Gulf nations unite to combat Brotherhood
DUBAI, United Arab Emirates — More than six months ago, Dr. Mahmoud al-Jaidah was detained as he traveled through Dubai en route home to Qatar. He has been held ever since.
UAE authorities have given no public statements on the case. The family of the 52-year-old doctor has no doubt why he is detained: He has been caught up in the escalating pressures across the Western-backed Persian Gulf states against the Muslim Brotherhood and its perceived Islamist allies.
Al-Jaidah's family claims he has no active role with the Brotherhood.
The crackdowns in the gulf began more than a year before the Muslim Brotherhood's political collapse in Egypt this July. They now take on wider regional implications, meshing with the campaign of arrests by Cairo's new military-protected leadership against the Brotherhood.
The Egyptian military's ouster of President Mohamed Morsy further emboldened the UAE and other gulf states to step up arrests of suspected Brotherhood supporters, whom they view as a threat to the gulf's tightly run fraternity of monarchs, sheiks and emirs.
In turn, several gulf countries have stepped up as critical sources of cash for Egypt's new military-backed leadership. The UAE, Saudi Arabia and Kuwait have promised Egypt $12 billion in aid.
“The gulf states and Egypt are now bonded together in the belief of the Muslim Brotherhood as their common enemy,” said Christopher Davidson, an expert in Persian Gulf affairs at Britain's Durham University.
Gulf rulers long have considered the Brotherhood a danger.
In Saudi Arabia, the Brotherhood's version of political Islam is perceived as a challenge to the country's monarchy, which is backed by the strict Wahhabi interpretation of Islam.
Gulf officials have become fearful of anything that could serve as potential footholds for the Brotherhood. In rhetoric at least, the group has begun to replace Iran as the most worrisome threat. The exception is Qatar, which has cultivated the Brotherhood regionwide and strongly backed Morsy.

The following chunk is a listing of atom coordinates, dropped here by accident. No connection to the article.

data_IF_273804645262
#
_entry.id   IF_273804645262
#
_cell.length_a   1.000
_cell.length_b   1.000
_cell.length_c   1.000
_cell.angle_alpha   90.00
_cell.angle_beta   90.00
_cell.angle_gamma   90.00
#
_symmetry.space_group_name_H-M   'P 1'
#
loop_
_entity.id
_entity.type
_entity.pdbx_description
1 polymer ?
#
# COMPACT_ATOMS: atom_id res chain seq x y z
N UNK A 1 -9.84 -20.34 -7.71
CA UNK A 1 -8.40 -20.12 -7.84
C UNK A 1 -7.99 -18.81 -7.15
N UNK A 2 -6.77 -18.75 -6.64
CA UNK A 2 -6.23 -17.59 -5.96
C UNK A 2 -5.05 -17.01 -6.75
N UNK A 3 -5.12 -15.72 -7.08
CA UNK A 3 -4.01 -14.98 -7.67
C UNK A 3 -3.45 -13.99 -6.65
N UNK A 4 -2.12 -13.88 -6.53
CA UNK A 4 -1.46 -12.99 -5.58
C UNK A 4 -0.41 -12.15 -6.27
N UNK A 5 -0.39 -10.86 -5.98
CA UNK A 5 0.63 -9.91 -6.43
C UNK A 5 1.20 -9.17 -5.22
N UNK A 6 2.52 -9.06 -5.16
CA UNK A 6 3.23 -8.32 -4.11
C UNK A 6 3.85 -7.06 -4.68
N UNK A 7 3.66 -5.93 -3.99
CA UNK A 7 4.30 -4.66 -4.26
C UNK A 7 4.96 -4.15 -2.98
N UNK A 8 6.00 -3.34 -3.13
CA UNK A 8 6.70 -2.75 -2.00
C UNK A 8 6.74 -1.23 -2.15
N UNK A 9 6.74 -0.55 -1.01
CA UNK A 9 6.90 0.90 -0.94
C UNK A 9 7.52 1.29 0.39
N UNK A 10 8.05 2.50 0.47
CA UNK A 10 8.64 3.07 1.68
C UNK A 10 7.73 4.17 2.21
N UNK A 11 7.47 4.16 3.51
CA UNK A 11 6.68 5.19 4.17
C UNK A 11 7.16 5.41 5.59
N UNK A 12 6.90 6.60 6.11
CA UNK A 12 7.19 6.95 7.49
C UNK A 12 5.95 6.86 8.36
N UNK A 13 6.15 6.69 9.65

In July, Dubai's police chief, Lt. Gen. Dahi Khalfan Tamim, warned of an “international plot” by the Brotherhood to undermine gulf leaders and expropriate the region's huge riches. Last week, he posted a Twitter message directed at the Brotherhood and its backers: “You must know that everyone from the ocean to the Gulf hates you.”
Show commenting policy
TribLive commenting policy
You are solely responsible for your comments and by using TribLive.com you agree to our Terms of Service.
We moderate comments. Our goal is to provide substantive commentary for a general readership. By screening submissions, we provide a space where readers can share intelligent and informed commentary that enhances the quality of our news and information.
While most comments will be posted if they are on-topic and not abusive, moderating decisions are subjective. We will make them as carefully and consistently as we can. Because of the volume of reader comments, we cannot review individual moderation decisions with readers.
We value thoughtful comments representing a range of views that make their point quickly and politely. We make an effort to protect discussions from repeated comments either by the same reader or different readers.
We follow the same standards for taste as the daily newspaper. A few things we won't tolerate: personal attacks, obscenity, vulgarity, profanity (including expletives and letters followed by dashes), commercial promotion, impersonations, incoherence, proselytizing and SHOUTING. Don't include URLs to Web sites.
We do not edit comments. They are either approved or deleted. We reserve the right to edit a comment that is quoted or excerpted in an article. In this case, we may fix spelling and punctuation.
We welcome strong opinions and criticism of our work, but we don't want comments to become bogged down with discussions of our policies and we will moderate accordingly.
We appreciate it when readers and people quoted in articles or blog posts point out errors of fact or emphasis and will investigate all assertions. But these suggestions should be sent via e-mail. To avoid distracting other readers, we won't publish comments that suggest a correction. Instead, corrections will be made in a blog post or in an article.
- As oil prices fall, fear rises in Venezuela
- Miss Uganda hopefuls get dirty in agriculture phase of contest
- Everything is America’s fault, Putin says
- Sweden calls off search for mystery submarine
- Attack on Egypt army post in Sinai peninsula kills 30 troops
- China to test lunar orbiter
- Canada balances security, openness
- U.S. airstrikes beat back Islamic State’s push for Mosul dam
- Iraq gives key posts to Sunni, Shiite men
- Tourism in Iran increases 35%
- U.S. losing drug war in Afghanistan despite $7.6B eradication effort, inspector general reports